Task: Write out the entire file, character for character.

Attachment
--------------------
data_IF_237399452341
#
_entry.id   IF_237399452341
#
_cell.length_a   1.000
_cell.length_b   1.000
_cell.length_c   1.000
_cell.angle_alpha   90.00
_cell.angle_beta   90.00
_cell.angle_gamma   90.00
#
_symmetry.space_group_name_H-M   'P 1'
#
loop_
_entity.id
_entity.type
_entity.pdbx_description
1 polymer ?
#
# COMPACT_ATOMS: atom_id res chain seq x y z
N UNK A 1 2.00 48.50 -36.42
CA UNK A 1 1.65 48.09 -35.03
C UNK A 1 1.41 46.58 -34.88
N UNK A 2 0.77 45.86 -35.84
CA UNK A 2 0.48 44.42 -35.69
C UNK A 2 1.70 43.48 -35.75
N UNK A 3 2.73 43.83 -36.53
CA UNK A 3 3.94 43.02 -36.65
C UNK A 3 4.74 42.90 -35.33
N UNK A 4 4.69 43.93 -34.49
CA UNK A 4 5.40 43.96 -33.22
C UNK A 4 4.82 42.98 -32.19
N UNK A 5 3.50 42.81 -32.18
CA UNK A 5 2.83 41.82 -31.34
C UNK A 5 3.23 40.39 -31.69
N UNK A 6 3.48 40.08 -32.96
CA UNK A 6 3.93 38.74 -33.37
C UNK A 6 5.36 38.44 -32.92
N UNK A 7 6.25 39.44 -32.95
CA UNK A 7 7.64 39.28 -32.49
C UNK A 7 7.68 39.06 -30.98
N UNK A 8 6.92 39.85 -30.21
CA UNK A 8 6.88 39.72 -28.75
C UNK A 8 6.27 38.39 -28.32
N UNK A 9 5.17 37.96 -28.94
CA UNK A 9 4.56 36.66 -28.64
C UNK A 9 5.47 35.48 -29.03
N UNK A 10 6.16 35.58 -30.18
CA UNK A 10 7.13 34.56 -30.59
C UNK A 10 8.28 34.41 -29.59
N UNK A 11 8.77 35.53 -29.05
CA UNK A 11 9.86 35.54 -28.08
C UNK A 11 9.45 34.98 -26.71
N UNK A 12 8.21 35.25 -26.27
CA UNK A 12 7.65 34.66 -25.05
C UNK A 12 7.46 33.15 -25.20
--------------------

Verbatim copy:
data_IF_237399452341
#
_entry.id   IF_237399452341
#
_cell.length_a   1.000
_cell.length_b   1.000
_cell.length_c   1.000
_cell.angle_alpha   90.00
_cell.angle_beta   90.00
_cell.angle_gamma   90.00
#
_symmetry.space_group_name_H-M   'P 1'
#
loop_
_entity.id
_entity.type
_entity.pdbx_description
1 polymer ?
#
# COMPACT_ATOMS: atom_id res chain seq x y z
N UNK A 1 2.00 48.50 -36.42
CA UNK A 1 1.65 48.09 -35.03
C UNK A 1 1.41 46.58 -34.88
N UNK A 2 0.77 45.86 -35.84
CA UNK A 2 0.48 44.42 -35.69
C UNK A 2 1.70 43.48 -35.75
N UNK A 3 2.73 43.83 -36.53
CA UNK A 3 3.94 43.02 -36.65
C UNK A 3 4.74 42.90 -35.33
N UNK A 4 4.69 43.93 -34.49
CA UNK A 4 5.40 43.96 -33.22
C UNK A 4 4.82 42.98 -32.19
N UNK A 5 3.50 42.81 -32.18
CA UNK A 5 2.83 41.82 -31.34
C UNK A 5 3.23 40.39 -31.69
N UNK A 6 3.48 40.08 -32.96
CA UNK A 6 3.93 38.74 -33.37
C UNK A 6 5.36 38.44 -32.92
N UNK A 7 6.25 39.44 -32.95
CA UNK A 7 7.64 39.28 -32.49
C UNK A 7 7.68 39.06 -30.98
N UNK A 8 6.92 39.85 -30.21
CA UNK A 8 6.88 39.72 -28.75
C UNK A 8 6.27 38.39 -28.32
N UNK A 9 5.17 37.96 -28.94
CA UNK A 9 4.56 36.66 -28.64
C UNK A 9 5.47 35.48 -29.03
N UNK A 10 6.16 35.58 -30.18
CA UNK A 10 7.13 34.56 -30.59
C UNK A 10 8.28 34.41 -29.59
N UNK A 11 8.77 35.53 -29.05
CA UNK A 11 9.86 35.54 -28.08
C UNK A 11 9.45 34.98 -26.71
N UNK A 12 8.21 35.25 -26.27
CA UNK A 12 7.65 34.66 -25.05
C UNK A 12 7.46 33.15 -25.20